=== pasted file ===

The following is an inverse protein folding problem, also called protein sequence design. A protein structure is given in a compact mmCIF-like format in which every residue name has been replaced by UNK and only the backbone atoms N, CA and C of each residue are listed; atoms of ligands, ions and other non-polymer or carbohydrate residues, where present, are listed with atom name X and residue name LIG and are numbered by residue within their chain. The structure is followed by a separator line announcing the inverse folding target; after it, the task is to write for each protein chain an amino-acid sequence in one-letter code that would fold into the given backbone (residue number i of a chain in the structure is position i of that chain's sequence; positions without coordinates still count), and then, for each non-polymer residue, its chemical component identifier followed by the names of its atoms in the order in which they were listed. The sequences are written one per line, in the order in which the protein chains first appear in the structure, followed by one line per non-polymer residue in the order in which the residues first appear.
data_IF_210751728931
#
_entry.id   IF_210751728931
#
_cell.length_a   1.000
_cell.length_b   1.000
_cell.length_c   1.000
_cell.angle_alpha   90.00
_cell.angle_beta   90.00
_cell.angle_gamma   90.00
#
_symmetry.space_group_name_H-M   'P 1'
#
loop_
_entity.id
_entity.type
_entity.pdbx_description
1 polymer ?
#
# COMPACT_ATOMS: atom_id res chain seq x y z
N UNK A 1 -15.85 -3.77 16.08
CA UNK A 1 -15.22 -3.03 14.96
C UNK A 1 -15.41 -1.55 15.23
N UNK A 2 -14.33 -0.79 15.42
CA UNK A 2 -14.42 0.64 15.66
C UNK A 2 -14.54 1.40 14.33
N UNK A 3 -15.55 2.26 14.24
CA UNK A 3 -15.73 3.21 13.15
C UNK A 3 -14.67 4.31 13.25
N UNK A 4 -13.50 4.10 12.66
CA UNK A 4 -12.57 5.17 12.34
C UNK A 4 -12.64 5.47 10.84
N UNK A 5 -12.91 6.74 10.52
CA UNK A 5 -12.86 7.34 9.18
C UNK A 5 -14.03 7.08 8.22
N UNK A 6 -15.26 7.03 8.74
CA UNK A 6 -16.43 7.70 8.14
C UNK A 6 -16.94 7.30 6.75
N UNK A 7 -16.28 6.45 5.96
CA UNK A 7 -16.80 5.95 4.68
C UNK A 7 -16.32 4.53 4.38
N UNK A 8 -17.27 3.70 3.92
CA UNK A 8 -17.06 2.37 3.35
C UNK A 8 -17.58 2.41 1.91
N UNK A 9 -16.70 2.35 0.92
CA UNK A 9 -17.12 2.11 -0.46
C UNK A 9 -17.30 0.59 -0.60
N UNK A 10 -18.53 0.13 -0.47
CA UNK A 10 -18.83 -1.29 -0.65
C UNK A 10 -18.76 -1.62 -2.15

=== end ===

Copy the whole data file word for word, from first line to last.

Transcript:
The following is an inverse protein folding problem, also called protein sequence design. A protein structure is given in a compact mmCIF-like format in which every residue name has been replaced by UNK and only the backbone atoms N, CA and C of each residue are listed; atoms of ligands, ions and other non-polymer or carbohydrate residues, where present, are listed with atom name X and residue name LIG and are numbered by residue within their chain. The structure is followed by a separator line announcing the inverse folding target; after it, the task is to write for each protein chain an amino-acid sequence in one-letter code that would fold into the given backbone (residue number i of a chain in the structure is position i of that chain's sequence; positions without coordinates still count), and then, for each non-polymer residue, its chemical component identifier followed by the names of its atoms in the order in which they were listed. The sequences are written one per line, in the order in which the protein chains first appear in the structure, followed by one line per non-polymer residue in the order in which the residues first appear.
data_IF_210751728931
#
_entry.id   IF_210751728931
#
_cell.length_a   1.000
_cell.length_b   1.000
_cell.length_c   1.000
_cell.angle_alpha   90.00
_cell.angle_beta   90.00
_cell.angle_gamma   90.00
#
_symmetry.space_group_name_H-M   'P 1'
#
loop_
_entity.id
_entity.type
_entity.pdbx_description
1 polymer ?
#
# COMPACT_ATOMS: atom_id res chain seq x y z
N UNK A 1 -15.85 -3.77 16.08
CA UNK A 1 -15.22 -3.03 14.96
C UNK A 1 -15.41 -1.55 15.23
N UNK A 2 -14.33 -0.79 15.42
CA UNK A 2 -14.42 0.64 15.66
C UNK A 2 -14.54 1.40 14.33
N UNK A 3 -15.55 2.26 14.24
CA UNK A 3 -15.73 3.21 13.15
C UNK A 3 -14.67 4.31 13.25
N UNK A 4 -13.50 4.10 12.66
CA UNK A 4 -12.57 5.17 12.34
C UNK A 4 -12.64 5.47 10.84
N UNK A 5 -12.91 6.74 10.52
CA UNK A 5 -12.86 7.34 9.18
C UNK A 5 -14.03 7.08 8.22
N UNK A 6 -15.26 7.03 8.74
CA UNK A 6 -16.43 7.70 8.14
C UNK A 6 -16.94 7.30 6.75
N UNK A 7 -16.28 6.45 5.96
CA UNK A 7 -16.80 5.95 4.68
C UNK A 7 -16.32 4.53 4.38
N UNK A 8 -17.27 3.70 3.92
CA UNK A 8 -17.06 2.37 3.35
C UNK A 8 -17.58 2.41 1.91
N UNK A 9 -16.70 2.35 0.92
CA UNK A 9 -17.12 2.11 -0.46
C UNK A 9 -17.30 0.59 -0.60
N UNK A 10 -18.53 0.13 -0.47
CA UNK A 10 -18.83 -1.29 -0.65
C UNK A 10 -18.76 -1.62 -2.15